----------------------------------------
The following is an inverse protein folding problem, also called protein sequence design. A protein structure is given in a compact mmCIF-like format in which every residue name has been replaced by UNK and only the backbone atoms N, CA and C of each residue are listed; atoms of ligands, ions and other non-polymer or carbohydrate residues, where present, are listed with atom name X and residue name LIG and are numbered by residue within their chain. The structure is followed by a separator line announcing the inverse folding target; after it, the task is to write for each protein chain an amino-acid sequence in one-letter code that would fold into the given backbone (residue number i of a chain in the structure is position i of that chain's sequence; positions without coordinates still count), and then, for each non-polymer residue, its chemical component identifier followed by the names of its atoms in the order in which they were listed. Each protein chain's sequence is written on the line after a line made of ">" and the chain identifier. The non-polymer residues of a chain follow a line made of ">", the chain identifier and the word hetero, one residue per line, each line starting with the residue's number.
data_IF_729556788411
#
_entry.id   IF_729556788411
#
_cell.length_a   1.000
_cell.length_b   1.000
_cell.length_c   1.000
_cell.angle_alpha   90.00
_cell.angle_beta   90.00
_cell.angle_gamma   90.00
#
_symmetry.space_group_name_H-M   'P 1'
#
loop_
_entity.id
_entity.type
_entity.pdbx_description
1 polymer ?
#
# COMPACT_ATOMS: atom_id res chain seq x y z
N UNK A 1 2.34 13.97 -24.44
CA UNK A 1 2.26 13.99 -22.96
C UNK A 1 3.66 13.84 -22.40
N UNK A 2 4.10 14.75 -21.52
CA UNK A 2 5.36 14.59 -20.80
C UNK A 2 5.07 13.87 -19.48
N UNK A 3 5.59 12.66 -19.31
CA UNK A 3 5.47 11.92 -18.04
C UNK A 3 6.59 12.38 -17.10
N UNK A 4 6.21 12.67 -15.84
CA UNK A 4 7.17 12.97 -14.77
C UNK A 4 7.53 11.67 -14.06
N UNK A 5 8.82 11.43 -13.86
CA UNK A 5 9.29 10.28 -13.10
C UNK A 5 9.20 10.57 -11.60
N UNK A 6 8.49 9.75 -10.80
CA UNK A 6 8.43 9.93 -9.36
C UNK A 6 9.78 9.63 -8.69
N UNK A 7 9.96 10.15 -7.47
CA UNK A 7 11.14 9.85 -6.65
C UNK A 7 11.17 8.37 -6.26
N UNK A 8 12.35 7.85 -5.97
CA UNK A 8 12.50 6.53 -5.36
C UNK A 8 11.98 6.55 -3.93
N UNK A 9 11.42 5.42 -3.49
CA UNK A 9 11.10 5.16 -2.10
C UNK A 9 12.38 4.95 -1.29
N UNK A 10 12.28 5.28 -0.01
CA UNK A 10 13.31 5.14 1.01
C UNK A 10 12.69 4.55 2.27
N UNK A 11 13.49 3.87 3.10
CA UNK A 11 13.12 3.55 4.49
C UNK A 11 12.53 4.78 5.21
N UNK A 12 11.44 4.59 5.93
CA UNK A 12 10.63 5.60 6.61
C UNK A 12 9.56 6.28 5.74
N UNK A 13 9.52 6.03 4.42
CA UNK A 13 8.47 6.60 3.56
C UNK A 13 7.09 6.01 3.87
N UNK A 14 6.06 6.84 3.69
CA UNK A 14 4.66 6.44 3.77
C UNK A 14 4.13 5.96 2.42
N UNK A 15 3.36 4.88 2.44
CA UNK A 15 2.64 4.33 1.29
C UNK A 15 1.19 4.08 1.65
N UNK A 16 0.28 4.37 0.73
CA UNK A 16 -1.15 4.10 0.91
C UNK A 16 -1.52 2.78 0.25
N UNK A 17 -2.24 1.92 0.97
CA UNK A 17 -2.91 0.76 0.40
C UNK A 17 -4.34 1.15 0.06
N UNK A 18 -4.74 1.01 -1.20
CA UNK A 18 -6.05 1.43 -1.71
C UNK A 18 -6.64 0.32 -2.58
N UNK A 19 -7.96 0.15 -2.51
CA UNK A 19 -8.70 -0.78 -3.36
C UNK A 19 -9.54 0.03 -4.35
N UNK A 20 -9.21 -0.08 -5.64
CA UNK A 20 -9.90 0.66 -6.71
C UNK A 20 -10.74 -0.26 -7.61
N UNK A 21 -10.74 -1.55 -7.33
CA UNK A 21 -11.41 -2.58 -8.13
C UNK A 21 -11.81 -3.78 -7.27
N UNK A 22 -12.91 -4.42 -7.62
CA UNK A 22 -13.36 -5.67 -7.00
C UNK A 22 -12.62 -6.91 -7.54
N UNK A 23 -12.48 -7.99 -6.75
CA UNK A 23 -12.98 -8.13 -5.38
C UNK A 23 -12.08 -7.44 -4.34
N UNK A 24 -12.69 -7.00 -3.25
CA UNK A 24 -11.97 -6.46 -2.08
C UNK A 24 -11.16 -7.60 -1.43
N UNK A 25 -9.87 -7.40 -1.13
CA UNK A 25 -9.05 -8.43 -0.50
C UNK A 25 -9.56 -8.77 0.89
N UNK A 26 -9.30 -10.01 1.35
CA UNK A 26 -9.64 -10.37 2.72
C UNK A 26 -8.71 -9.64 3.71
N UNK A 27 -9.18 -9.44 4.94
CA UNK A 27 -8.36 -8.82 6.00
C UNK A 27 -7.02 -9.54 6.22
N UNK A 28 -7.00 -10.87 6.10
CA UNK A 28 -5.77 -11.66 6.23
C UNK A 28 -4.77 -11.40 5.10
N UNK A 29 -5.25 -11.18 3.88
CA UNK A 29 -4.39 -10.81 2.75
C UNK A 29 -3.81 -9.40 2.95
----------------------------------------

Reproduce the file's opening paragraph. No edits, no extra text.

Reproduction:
The following is an inverse protein folding problem, also called protein sequence design. A protein structure is given in a compact mmCIF-like format in which every residue name has been replaced by UNK and only the backbone atoms N, CA and C of each residue are listed; atoms of ligands, ions and other non-polymer or carbohydrate residues, where present, are listed with atom name X and residue name LIG and are numbered by residue within their chain. The structure is followed by a separator line announcing the inverse folding target; after it, the task is to write for each protein chain an amino-acid sequence in one-letter code that would fold into the given backbone (residue number i of a chain in the structure is position i of that chain's sequence; positions without coordinates still count), and then, for each non-polymer residue, its chemical component identifier followed by the names of its atoms in the order in which they were listed. Each protein chain's sequence is written on the line after a line made of ">" and the chain identifier. The non-polymer residues of a chain follow a line made of ">", the chain identifier and the word hetero, one residue per line, each line starting with the residue's number.